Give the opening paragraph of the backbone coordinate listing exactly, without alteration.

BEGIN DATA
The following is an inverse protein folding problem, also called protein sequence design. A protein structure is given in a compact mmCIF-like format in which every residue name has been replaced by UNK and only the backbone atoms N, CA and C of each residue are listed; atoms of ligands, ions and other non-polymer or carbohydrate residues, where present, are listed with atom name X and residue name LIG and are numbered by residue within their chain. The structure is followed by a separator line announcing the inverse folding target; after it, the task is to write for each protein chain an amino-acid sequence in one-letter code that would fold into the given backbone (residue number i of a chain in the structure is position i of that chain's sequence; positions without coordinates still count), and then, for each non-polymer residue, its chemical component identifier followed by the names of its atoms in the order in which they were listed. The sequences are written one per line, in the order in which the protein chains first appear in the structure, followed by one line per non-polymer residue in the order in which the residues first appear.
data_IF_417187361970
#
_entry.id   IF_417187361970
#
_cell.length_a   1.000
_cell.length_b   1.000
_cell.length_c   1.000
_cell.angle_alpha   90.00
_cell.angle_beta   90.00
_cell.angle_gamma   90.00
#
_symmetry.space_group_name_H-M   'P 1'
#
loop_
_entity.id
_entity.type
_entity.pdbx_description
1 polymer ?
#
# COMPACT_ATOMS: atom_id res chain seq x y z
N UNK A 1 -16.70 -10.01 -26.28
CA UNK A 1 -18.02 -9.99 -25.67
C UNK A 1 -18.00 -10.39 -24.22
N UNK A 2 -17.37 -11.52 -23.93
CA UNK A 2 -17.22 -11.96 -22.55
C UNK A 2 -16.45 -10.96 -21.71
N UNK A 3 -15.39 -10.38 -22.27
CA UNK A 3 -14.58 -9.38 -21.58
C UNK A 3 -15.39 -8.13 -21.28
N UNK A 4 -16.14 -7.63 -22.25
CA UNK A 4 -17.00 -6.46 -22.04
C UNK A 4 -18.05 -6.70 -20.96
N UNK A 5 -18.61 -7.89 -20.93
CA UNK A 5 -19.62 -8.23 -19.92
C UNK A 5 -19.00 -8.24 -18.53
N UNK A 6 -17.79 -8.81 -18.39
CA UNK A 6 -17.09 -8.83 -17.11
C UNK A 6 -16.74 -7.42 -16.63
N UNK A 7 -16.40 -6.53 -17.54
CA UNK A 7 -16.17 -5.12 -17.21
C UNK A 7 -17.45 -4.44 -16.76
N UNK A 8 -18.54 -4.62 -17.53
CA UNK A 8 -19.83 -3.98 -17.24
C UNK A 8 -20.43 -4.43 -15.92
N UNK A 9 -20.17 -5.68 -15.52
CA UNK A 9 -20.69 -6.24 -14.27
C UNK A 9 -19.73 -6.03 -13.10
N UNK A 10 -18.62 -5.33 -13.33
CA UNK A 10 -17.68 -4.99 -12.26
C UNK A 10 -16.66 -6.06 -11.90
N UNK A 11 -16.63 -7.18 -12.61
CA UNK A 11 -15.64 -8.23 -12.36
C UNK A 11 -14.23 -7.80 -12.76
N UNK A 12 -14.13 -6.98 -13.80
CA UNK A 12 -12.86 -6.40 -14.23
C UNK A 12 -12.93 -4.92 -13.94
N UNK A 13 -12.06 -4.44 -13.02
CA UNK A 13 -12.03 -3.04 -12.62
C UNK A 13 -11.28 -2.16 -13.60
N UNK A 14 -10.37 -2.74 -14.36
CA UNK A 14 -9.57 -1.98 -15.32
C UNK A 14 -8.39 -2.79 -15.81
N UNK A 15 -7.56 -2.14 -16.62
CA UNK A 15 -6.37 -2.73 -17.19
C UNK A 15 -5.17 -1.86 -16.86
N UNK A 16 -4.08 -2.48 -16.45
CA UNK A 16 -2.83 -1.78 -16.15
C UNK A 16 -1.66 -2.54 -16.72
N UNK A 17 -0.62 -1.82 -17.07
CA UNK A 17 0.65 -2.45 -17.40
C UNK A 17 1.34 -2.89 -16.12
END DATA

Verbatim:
The following is an inverse protein folding problem, also called protein sequence design. A protein structure is given in a compact mmCIF-like format in which every residue name has been replaced by UNK and only the backbone atoms N, CA and C of each residue are listed; atoms of ligands, ions and other non-polymer or carbohydrate residues, where present, are listed with atom name X and residue name LIG and are numbered by residue within their chain. The structure is followed by a separator line announcing the inverse folding target; after it, the task is to write for each protein chain an amino-acid sequence in one-letter code that would fold into the given backbone (residue number i of a chain in the structure is position i of that chain's sequence; positions without coordinates still count), and then, for each non-polymer residue, its chemical component identifier followed by the names of its atoms in the order in which they were listed. The sequences are written one per line, in the order in which the protein chains first appear in the structure, followed by one line per non-polymer residue in the order in which the residues first appear.